Cyril Godfrey Baseley, radio producer, journalist and actor: born Alvechurch, Worcestershire 2 October 1904; General Programme Assistant, rural affairs, BBC 1947-53, Organiser (rural programmes), TV Talks 1953-57; married Bessie Hatwright (died 1989; two daughters); died Bromsgrove, Worcestershire 2 February 1997.

Have you tried new the Independent Digital Edition apps?
Independent Dating
and  

By clicking 'Search' you
are agreeing to our
Terms of Use.

iJobs Job Widget
iJobs People

Geography Teacher

£24000 - £33600 per annum + pre 12 week AWR : Randstad Education Manchester Se...

E150/2014 - English Language Checker (Grade B3)

On Application: Council of Europe: The European Court of Human Rights’s judgme...

Marketing Executive

£28000 - £32000 per annum: Charter Selection: A professional services company ...

Project Manager - Bristol South West

£400 - £450 per day: Orgtel: Project Manager (PM), Key Banking Client, Retail ...

Day In a Page

Iraq crisis: How Saudi Arabia helped Isis take over the north of the country

How Saudi Arabia helped Isis take over northern Iraq

A speech by an ex-MI6 boss hints at a plan going back over a decade. In some areas, being Shia is akin to being a Jew in Nazi Germany, says Patrick Cockburn
The evolution of Andy Serkis: First Gollum, then King Kong - now the actor is swinging through the trees in Dawn of the Planet of the Apes

The evolution of Andy Serkis

First Gollum, then King Kong - now the actor is swinging through the trees in Dawn of the Planet of the Apes
You thought 'Benefits Street' was controversial: Follow-up documentary 'Immigrant Street' has got locals worried

You thought 'Benefits Street' was controversial...

Follow-up documentary 'Immigrant Street' has got locals worried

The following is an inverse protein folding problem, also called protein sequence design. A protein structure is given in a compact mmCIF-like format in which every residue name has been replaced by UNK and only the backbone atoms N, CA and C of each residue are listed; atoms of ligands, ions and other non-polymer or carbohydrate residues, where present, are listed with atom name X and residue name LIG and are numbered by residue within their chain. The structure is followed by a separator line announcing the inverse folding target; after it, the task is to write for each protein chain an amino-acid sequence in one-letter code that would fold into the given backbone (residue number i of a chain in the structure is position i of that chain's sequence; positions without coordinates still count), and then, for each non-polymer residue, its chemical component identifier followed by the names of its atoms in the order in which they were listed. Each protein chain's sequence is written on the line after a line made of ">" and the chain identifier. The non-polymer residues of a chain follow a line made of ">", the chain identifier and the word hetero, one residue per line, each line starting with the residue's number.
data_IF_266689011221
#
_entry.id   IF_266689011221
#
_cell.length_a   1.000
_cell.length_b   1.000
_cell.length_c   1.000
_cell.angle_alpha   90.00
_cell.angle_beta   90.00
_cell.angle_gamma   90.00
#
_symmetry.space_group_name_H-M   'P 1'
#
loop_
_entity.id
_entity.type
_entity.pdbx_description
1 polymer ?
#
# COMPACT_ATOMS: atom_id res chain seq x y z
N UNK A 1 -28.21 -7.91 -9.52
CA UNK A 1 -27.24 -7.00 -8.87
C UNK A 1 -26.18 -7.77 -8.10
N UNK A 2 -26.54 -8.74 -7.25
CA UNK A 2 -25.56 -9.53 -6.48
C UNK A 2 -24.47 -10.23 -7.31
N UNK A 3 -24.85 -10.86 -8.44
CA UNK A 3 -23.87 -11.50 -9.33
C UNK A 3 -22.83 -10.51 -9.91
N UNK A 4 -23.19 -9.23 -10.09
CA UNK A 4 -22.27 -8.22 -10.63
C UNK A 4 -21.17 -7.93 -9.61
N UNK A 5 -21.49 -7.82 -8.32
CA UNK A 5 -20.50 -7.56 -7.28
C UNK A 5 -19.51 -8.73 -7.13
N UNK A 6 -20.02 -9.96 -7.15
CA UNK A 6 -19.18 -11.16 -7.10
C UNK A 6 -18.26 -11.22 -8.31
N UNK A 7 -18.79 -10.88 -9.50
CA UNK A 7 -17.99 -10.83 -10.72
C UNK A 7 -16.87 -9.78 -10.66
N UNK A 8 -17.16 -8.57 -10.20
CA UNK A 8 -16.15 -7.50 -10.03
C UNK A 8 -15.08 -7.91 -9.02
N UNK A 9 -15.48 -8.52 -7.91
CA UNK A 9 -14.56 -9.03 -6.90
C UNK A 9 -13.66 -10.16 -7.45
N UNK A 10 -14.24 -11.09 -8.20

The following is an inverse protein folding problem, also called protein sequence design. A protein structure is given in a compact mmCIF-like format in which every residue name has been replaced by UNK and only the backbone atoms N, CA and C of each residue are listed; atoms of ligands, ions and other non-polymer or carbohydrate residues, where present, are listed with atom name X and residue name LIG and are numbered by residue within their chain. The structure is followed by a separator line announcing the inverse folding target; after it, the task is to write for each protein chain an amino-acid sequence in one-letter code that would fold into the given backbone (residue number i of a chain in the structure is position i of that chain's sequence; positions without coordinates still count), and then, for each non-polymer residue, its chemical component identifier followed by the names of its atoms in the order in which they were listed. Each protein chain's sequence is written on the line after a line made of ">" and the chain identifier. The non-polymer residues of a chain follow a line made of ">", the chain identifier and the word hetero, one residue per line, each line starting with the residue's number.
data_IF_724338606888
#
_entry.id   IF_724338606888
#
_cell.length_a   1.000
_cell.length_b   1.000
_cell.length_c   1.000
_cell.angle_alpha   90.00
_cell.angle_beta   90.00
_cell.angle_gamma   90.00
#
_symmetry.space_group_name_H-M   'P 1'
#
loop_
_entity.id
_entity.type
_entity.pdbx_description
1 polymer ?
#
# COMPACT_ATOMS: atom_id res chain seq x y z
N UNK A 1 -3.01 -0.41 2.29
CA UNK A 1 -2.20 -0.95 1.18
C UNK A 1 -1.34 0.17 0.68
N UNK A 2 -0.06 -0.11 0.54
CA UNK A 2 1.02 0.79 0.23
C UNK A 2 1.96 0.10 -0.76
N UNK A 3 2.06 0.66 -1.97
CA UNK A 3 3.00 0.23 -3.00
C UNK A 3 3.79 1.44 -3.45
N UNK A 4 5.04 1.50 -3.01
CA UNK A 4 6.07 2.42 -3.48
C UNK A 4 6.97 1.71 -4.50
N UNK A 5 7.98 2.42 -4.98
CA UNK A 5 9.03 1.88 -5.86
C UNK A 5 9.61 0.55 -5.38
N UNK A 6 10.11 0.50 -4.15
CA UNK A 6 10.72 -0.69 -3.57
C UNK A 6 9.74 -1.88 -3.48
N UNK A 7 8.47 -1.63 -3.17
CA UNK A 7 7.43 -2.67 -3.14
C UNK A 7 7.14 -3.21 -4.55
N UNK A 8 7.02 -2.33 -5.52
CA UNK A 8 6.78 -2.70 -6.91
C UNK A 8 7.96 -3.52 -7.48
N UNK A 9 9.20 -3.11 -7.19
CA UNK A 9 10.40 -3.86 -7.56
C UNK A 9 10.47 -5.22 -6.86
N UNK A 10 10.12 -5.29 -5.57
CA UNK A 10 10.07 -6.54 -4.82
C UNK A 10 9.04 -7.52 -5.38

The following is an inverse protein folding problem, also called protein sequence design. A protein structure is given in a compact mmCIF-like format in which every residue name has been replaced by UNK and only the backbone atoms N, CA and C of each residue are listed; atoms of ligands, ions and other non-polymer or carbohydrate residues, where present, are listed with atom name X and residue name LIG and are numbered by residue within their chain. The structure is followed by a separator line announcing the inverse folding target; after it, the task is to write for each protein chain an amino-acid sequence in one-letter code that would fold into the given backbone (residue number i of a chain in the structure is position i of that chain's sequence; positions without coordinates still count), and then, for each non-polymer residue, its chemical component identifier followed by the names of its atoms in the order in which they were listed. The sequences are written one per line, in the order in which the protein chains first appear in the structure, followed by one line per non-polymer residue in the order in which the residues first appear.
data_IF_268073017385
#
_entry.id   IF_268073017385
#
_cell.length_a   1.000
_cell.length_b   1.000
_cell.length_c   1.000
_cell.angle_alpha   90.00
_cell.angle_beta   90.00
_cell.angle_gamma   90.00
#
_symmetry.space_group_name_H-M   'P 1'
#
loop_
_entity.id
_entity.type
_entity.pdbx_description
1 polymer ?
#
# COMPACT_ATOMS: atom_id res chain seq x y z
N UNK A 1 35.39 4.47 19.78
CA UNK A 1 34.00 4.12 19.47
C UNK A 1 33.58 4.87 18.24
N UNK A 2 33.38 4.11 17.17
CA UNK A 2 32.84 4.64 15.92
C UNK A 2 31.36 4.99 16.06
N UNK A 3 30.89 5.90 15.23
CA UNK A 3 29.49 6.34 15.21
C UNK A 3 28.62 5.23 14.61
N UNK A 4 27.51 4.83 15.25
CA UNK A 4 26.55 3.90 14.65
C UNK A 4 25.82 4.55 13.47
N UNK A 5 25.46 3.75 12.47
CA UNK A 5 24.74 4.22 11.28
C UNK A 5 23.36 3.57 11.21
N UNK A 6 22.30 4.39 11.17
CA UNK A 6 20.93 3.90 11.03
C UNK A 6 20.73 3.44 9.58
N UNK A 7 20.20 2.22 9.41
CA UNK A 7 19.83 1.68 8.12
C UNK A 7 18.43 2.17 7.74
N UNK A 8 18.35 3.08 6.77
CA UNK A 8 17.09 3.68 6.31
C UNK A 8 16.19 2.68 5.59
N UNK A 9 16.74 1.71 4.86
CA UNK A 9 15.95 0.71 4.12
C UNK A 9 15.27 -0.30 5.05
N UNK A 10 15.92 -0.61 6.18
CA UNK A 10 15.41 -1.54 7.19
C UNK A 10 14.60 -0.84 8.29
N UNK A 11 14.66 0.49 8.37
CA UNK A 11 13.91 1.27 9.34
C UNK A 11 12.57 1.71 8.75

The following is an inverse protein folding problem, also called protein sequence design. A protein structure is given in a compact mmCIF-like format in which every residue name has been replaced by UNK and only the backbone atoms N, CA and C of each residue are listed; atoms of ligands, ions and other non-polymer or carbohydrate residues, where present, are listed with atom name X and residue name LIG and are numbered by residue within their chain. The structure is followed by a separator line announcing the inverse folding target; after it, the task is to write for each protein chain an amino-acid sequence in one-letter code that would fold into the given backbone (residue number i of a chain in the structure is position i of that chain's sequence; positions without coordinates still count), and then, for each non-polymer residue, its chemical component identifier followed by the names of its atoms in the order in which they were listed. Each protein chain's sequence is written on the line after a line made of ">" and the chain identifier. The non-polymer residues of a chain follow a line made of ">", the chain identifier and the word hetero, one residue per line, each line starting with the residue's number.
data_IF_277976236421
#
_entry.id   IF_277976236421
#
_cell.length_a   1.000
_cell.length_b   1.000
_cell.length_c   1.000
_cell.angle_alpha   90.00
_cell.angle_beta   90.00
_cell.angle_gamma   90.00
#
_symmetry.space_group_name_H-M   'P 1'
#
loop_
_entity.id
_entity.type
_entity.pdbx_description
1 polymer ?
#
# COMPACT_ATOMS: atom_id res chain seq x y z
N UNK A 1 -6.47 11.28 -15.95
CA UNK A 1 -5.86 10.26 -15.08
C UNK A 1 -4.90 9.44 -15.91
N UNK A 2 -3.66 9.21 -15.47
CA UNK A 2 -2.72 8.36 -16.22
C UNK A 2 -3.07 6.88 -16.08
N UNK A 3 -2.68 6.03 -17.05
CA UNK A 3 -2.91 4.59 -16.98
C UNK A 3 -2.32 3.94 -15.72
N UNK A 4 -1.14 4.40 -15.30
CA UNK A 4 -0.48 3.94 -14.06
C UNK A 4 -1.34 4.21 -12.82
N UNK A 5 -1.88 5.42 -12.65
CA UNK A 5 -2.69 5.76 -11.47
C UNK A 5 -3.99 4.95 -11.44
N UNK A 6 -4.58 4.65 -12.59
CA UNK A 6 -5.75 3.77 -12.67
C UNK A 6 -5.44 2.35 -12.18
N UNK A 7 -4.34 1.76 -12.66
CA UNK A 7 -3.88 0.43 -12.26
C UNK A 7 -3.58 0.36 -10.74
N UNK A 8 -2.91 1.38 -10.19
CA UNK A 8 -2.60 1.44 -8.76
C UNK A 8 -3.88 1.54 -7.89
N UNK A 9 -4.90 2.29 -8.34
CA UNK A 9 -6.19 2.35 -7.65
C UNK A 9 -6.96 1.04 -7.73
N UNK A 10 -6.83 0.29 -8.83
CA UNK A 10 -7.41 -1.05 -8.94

Refugee children from Central America let down by Washington's high ideals

Refugee children let down by Washington's high ideals

Democrats and Republicans refuse to set aside their differences to cope with the influx of desperate Central Americas, says Rupert Cornwell
Children's books are too white, says Laureate

Children's books are too white, says Laureate

Malorie Blackman appeals for a better ethnic mix of authors and characters and the illustrator Quentin Blake comes to the rescue
Blackest is the new black: Scientists have developed a material so dark that you can't see it...

Blackest is the new black

Scientists have developed a material so dark that you can't see it...
Matthew Barzun: America's diplomatic dude

Matthew Barzun: America's diplomatic dude

The US Ambassador to London holds 'jeans and beer' gigs at his official residence – it's all part of the job, he tells Chris Green
Meet the Quantified Selfers: From heart rates to happiness, there is little this fast-growing, self-tracking community won't monitor

Meet the 'Quantified Selfers'

From heart rates to happiness, there is little this fast-growing, self-tracking community won't monitor
Madani Younis: Five-star reviews are just the opening act for British theatre's first non-white artistic director

Five-star reviews are just the opening act for British theatre's first non-white artistic director

Madani Younis wants the neighbourhood to follow his work as closely as his audiences do
Mrs Brown and her boys: are they having a laugh?

Mrs Brown and her boys: are they having a laugh?

When it comes to national stereotyping, the Irish – among others – know it can pay to play up to outsiders' expectations, says DJ Taylor
Gavin Maxwell's bitter legacy: Was the otter man the wildlife champion he appeared to be?

Otter man Gavin Maxwell's bitter legacy

The aristocrat's eccentric devotion to his pets inspired a generation. But our greatest living nature writer believes his legacy has been quite toxic
Joanna Rowsell: The World Champion cyclist on breaking her collarbone, shattering her teeth - and dealing with alopecia

Joanna Rowsell: 'I wear my wig to look normal'

The World Champion cyclist on breaking her collarbone, shattering her teeth - and dealing with alopecia
Bill Granger recipes: Our chef gives raw ingredients a lift with his quick marinades

Bill Granger's quick and delicious marinades

Our chef's marinades are great for weekend barbecuing, but are also a delicious way of injecting flavour into, and breaking the monotony of, weekday meals
Germany vs Argentina World Cup 2014 preview: Why Brazilians don't love their neighbours Argentina any more

Anyone but Argentina – why Brazilians don’t love their neighbours any more

The hosts will be supporting Germany in today's World Cup final, reports Alex Bellos
The Open 2014: Time again to ask that major question - can Lee Westwood win at last?

The Open 2014

Time again to ask that major question - can Lee Westwood win at last?